Most of us equate negative temperatures with being cold, but scientists at the Ludwig Maximilian University of Munich in Germany have demonstrated how to create a gas that's mind-blowingly cold: it has a negative absolute temperature.
For those in need of a quick physics refresh, absolute zero was supposed to be as cold as it could get – it is defined as 0K on the Kelvin scale, or -273.15ºC. So pretty chilly then.
When it comes to measuring the temperature of a gas, scientists typically regard the absolute temperature as the average energy of the particles, so typically most have average or close-to-average energy, with a handful whizzing around at higher energy levels.
Ullrich Schneider and his colleagues realised that had important implications for creating a negative absolute temperature.
They used lasers, magnetic fields and an ultracold gas made from potassium atoms to hold individual atoms in a lattice arrangement. In this configuration, the atoms were at their most stable, low-energy state repelling other atoms. But by suddenly reversing the magnetic field, the atoms were made to attract, causing their atoms to change in to a high-energy state – all while being ultra-cool.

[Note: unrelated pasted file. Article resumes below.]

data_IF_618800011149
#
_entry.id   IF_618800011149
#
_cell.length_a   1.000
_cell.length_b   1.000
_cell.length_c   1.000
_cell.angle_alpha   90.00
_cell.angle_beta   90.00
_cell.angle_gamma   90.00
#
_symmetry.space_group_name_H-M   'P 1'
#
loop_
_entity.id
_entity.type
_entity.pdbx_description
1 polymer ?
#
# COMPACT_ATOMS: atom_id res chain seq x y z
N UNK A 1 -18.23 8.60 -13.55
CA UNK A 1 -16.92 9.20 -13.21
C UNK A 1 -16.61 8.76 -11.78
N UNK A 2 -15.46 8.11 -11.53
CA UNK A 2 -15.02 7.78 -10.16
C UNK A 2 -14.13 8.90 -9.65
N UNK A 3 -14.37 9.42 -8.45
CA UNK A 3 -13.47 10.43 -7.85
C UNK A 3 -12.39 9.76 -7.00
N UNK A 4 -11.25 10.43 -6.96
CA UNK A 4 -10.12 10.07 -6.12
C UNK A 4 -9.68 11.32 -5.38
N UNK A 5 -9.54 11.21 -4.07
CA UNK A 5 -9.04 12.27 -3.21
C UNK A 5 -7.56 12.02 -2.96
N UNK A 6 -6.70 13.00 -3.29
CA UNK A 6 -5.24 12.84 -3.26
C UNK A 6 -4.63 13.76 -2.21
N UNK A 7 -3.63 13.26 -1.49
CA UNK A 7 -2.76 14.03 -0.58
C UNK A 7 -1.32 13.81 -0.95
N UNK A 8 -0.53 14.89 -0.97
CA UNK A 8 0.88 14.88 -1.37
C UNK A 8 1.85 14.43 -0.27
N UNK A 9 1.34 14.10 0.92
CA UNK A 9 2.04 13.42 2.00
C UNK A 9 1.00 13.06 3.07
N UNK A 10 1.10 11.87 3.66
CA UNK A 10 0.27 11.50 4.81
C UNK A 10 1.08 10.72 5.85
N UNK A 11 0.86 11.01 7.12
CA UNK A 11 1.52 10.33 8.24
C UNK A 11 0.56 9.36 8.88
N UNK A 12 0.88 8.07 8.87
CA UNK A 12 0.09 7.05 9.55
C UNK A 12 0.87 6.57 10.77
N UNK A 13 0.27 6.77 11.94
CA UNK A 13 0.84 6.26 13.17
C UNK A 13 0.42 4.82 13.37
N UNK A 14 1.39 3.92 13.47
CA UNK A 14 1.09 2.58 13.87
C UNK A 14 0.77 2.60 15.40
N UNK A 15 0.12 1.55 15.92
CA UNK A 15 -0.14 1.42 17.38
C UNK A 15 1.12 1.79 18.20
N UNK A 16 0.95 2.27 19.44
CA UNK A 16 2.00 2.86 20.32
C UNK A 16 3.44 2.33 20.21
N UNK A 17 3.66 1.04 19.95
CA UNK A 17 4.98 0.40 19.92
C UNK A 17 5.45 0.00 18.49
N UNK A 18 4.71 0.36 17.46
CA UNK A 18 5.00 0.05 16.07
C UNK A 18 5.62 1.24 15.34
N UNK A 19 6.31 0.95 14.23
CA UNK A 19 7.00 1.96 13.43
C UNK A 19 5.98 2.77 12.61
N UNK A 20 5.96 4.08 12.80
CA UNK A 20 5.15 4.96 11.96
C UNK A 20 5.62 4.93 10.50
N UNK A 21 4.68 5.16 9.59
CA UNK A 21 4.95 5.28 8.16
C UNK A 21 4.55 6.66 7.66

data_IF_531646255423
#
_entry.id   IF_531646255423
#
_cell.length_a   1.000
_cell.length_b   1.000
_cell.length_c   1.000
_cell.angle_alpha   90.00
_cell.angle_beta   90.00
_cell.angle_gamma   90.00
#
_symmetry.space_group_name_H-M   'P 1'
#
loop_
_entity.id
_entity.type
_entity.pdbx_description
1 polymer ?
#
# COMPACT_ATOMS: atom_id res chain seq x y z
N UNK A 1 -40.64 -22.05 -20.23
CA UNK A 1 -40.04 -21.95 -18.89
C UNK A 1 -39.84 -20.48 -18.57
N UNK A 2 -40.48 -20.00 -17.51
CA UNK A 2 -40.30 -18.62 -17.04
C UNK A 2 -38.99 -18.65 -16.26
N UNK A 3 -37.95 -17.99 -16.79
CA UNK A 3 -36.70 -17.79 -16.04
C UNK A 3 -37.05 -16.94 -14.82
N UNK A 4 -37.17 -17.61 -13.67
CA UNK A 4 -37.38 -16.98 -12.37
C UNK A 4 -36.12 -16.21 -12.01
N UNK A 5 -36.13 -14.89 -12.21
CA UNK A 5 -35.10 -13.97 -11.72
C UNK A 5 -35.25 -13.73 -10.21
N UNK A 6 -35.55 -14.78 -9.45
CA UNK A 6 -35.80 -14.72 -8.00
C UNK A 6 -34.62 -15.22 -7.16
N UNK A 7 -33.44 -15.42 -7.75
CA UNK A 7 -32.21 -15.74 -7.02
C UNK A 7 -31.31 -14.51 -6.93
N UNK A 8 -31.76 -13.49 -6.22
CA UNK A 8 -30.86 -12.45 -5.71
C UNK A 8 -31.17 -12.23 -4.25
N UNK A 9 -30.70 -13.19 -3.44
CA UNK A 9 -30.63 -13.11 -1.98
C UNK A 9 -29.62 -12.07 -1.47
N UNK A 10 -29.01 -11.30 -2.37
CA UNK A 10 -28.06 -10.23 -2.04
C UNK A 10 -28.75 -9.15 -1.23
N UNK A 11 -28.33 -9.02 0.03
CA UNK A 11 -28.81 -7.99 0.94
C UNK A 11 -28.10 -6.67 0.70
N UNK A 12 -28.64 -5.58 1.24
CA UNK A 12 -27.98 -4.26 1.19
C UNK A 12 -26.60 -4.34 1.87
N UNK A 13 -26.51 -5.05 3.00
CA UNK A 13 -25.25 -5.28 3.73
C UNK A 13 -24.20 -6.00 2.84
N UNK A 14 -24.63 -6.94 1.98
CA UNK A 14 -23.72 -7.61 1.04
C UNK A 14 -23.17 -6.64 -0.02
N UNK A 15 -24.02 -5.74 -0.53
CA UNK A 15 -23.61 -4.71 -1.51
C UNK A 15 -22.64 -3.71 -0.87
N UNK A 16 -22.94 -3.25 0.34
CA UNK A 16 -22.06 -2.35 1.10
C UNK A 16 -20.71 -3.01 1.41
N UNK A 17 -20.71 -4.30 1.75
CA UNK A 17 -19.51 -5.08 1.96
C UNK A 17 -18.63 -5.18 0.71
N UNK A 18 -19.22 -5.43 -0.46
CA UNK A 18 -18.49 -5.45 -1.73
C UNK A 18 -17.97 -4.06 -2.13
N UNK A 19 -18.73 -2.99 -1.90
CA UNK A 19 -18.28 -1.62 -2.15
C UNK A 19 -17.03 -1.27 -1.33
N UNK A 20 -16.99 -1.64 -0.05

In effect, their absolute temperature became negative – albeit a few billionths of Kelvin below absolute zero.
This work isn't just some neat laboratory trick: the researchers believe it could open the doors the creation of exotic new material; it may even help us improve our understanding of inexplicable phenomena such as dark matter. The experiment was reported in this week's issue of Science.
04 Jan 2013